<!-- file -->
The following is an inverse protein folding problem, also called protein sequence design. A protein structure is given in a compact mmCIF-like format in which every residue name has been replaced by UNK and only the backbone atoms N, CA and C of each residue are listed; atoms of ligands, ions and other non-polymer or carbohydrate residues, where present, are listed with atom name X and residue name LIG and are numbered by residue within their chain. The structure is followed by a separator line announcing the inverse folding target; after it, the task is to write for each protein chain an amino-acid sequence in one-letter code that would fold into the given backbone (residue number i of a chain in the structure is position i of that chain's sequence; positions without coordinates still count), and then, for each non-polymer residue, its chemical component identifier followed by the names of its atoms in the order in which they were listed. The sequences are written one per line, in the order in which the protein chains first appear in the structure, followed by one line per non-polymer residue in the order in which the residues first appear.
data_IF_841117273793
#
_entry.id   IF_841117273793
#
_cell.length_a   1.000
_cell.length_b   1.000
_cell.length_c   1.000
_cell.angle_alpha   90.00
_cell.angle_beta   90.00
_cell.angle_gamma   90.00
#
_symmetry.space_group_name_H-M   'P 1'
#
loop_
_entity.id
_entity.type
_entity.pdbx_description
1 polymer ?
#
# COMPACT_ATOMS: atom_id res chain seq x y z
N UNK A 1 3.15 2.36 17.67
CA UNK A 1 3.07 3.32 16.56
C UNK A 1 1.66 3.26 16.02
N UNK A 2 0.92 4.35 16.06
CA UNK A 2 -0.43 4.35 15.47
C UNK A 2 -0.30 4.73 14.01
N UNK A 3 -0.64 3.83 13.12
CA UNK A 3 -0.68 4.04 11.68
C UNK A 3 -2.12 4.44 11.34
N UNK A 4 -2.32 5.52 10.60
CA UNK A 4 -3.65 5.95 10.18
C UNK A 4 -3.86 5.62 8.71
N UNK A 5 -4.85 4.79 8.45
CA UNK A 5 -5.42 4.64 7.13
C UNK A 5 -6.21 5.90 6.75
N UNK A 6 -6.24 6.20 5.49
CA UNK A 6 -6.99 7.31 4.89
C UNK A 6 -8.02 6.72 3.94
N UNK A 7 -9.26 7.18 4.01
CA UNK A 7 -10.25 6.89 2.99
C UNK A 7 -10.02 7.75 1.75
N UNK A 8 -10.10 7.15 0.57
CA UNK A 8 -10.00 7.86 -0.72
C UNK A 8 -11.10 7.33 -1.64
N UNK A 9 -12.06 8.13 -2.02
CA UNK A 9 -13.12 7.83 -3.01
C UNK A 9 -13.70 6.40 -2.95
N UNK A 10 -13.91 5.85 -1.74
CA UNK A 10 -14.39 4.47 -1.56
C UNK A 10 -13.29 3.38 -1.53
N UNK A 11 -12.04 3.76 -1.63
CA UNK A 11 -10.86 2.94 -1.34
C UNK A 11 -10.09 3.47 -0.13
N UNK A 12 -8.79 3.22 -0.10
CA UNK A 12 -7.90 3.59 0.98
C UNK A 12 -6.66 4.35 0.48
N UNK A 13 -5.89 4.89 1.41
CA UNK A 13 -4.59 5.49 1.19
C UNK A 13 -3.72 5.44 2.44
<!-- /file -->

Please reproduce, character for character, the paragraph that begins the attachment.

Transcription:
The following is an inverse protein folding problem, also called protein sequence design. A protein structure is given in a compact mmCIF-like format in which every residue name has been replaced by UNK and only the backbone atoms N, CA and C of each residue are listed; atoms of ligands, ions and other non-polymer or carbohydrate residues, where present, are listed with atom name X and residue name LIG and are numbered by residue within their chain. The structure is followed by a separator line announcing the inverse folding target; after it, the task is to write for each protein chain an amino-acid sequence in one-letter code that would fold into the given backbone (residue number i of a chain in the structure is position i of that chain's sequence; positions without coordinates still count), and then, for each non-polymer residue, its chemical component identifier followed by the names of its atoms in the order in which they were listed. The sequences are written one per line, in the order in which the protein chains first appear in the structure, followed by one line per non-polymer residue in the order in which the residues first appear.